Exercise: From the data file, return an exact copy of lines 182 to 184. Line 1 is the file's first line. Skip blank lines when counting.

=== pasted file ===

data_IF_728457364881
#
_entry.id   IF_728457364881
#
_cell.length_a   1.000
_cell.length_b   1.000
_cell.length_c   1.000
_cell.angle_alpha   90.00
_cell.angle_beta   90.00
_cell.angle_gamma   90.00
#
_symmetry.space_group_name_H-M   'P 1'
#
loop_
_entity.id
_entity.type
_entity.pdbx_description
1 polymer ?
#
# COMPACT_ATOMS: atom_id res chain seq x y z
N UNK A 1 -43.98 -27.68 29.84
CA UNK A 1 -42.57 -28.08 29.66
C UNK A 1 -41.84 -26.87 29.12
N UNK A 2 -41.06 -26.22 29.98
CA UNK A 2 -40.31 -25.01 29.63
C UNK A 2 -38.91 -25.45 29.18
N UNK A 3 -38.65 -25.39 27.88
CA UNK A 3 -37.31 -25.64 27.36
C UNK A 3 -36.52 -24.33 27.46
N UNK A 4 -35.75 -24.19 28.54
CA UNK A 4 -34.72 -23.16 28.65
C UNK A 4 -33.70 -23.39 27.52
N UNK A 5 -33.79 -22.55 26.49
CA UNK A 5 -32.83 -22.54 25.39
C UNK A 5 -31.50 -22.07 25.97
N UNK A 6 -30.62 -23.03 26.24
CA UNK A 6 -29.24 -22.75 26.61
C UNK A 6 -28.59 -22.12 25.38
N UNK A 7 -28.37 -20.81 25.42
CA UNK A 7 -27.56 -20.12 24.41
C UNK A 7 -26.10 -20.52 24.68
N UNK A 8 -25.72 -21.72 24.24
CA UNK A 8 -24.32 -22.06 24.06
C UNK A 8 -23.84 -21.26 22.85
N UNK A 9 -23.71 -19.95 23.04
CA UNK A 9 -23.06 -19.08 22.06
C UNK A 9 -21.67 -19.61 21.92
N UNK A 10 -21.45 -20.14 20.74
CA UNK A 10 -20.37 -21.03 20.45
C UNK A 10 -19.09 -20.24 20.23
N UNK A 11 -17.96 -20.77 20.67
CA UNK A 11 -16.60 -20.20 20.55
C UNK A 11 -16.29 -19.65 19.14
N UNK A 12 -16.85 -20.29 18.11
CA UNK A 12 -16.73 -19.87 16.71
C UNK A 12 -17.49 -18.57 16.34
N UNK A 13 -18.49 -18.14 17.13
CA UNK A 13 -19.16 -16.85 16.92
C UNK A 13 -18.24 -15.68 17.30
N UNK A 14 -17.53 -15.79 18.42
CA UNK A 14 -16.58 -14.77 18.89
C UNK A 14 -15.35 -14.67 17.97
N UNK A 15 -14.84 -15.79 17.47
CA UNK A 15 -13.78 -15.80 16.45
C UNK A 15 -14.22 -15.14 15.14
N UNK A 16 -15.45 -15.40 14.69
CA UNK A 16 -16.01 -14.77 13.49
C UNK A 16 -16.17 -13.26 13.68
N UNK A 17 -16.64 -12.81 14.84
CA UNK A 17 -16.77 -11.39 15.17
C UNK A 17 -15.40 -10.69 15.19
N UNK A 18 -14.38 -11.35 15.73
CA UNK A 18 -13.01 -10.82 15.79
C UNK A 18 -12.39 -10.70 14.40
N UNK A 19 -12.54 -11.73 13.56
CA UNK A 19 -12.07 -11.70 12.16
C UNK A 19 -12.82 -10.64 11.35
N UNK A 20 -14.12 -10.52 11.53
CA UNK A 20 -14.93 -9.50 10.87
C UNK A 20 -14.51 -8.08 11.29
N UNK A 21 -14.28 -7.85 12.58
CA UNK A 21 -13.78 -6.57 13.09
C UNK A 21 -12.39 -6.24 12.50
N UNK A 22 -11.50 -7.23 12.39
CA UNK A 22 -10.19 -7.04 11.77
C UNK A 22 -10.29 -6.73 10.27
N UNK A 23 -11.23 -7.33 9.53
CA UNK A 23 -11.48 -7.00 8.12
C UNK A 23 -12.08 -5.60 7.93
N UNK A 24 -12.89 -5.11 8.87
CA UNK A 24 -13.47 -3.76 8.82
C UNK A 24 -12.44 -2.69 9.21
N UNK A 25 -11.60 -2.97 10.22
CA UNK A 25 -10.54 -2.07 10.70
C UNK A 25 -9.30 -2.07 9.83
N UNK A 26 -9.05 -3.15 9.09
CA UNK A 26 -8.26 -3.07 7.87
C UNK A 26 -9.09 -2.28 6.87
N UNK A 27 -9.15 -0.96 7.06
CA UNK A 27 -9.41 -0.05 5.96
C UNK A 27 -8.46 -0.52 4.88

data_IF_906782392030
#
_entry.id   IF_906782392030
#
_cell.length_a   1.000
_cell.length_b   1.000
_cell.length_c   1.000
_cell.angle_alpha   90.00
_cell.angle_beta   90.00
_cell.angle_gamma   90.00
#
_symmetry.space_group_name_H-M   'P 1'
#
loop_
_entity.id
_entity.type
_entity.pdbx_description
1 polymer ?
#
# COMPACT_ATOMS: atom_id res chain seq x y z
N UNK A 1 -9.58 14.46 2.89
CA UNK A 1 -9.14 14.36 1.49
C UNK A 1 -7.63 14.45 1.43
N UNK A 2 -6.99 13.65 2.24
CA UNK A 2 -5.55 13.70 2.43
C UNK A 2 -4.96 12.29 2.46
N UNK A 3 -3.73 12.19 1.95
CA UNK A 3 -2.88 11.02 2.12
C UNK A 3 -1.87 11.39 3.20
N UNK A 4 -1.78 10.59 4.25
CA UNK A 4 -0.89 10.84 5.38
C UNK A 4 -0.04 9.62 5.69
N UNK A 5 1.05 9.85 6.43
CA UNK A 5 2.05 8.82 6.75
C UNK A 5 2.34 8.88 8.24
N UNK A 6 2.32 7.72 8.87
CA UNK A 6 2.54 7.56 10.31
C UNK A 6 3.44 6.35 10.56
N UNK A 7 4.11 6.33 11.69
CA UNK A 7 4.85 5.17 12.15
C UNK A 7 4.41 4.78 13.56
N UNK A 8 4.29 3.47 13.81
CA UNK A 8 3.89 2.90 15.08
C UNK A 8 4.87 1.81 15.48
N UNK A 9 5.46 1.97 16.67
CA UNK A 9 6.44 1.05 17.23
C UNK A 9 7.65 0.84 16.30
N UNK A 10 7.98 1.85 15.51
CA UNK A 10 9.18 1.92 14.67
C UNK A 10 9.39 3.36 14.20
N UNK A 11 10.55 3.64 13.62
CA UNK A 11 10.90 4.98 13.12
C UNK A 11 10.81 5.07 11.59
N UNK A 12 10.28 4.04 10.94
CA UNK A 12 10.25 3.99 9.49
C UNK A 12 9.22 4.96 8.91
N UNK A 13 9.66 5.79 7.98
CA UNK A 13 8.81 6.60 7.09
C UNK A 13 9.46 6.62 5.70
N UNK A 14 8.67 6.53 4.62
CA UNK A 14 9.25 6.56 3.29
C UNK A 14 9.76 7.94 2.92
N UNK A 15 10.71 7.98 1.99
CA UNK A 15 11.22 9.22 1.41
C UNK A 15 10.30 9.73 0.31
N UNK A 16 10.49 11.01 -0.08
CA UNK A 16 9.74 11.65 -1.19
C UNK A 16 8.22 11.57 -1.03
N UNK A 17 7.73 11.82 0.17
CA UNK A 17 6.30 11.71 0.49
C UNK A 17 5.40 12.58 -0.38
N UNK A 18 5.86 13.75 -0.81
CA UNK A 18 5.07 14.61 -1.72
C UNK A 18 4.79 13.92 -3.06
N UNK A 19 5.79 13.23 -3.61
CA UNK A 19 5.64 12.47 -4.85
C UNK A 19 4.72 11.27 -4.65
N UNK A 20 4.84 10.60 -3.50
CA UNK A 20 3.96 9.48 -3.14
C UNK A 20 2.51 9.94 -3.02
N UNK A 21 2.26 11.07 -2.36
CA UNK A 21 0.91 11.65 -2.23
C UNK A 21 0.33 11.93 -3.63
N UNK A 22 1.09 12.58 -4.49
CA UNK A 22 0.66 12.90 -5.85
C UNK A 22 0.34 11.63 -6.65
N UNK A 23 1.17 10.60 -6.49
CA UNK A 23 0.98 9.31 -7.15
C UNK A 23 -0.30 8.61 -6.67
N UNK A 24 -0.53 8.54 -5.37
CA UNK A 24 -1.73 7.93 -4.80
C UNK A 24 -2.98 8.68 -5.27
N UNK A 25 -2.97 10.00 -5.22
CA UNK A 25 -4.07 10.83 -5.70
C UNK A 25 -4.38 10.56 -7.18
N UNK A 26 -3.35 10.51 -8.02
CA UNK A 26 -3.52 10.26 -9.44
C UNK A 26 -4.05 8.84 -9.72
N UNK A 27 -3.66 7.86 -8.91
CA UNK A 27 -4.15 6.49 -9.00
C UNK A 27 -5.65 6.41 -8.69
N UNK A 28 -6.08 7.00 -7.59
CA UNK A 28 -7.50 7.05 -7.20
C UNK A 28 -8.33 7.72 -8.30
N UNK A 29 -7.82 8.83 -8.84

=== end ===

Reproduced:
N UNK A 21 2.26 11.07 -2.36
CA UNK A 21 0.91 11.65 -2.23
C UNK A 21 0.33 11.93 -3.63